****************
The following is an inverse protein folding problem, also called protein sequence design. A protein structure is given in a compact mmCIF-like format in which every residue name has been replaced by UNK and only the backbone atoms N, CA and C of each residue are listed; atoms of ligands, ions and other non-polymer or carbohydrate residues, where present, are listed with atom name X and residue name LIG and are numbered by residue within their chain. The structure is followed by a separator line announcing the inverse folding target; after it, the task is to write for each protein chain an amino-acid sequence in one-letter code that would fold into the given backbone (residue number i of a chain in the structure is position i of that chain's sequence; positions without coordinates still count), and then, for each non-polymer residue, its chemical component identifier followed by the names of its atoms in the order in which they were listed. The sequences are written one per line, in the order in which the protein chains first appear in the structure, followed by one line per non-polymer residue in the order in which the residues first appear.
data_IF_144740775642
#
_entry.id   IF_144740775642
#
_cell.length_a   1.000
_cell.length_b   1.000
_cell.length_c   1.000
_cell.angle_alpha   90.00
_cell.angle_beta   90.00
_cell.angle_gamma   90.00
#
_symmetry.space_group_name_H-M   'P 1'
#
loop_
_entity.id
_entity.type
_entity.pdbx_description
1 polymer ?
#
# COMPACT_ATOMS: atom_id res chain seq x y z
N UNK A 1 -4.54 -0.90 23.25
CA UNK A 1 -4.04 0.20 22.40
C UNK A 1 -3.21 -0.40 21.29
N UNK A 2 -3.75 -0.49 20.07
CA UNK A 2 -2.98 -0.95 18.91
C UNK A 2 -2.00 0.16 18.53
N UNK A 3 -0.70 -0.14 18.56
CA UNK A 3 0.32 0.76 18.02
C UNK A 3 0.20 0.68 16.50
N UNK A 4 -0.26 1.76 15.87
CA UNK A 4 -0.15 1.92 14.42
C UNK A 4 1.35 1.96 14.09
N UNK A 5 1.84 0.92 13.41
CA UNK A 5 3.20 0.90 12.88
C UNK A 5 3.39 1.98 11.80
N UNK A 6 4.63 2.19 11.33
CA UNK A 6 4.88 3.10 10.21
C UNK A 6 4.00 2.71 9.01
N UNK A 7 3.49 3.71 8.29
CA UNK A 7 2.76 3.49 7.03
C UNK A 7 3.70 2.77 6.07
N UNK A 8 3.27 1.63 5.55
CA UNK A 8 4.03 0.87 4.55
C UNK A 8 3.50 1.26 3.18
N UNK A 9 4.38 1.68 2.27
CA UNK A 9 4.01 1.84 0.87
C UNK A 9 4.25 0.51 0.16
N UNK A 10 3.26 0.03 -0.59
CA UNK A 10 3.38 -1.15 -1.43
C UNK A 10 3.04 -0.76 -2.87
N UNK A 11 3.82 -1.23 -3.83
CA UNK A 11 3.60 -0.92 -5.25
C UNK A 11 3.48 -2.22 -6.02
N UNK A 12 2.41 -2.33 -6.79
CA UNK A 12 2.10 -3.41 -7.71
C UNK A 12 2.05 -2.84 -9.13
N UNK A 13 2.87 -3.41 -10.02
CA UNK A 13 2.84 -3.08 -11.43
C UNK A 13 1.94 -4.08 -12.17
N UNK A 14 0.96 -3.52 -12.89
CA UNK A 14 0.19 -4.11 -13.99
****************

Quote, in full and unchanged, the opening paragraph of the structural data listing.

The following is an inverse protein folding problem, also called protein sequence design. A protein structure is given in a compact mmCIF-like format in which every residue name has been replaced by UNK and only the backbone atoms N, CA and C of each residue are listed; atoms of ligands, ions and other non-polymer or carbohydrate residues, where present, are listed with atom name X and residue name LIG and are numbered by residue within their chain. The structure is followed by a separator line announcing the inverse folding target; after it, the task is to write for each protein chain an amino-acid sequence in one-letter code that would fold into the given backbone (residue number i of a chain in the structure is position i of that chain's sequence; positions without coordinates still count), and then, for each non-polymer residue, its chemical component identifier followed by the names of its atoms in the order in which they were listed. The sequences are written one per line, in the order in which the protein chains first appear in the structure, followed by one line per non-polymer residue in the order in which the residues first appear.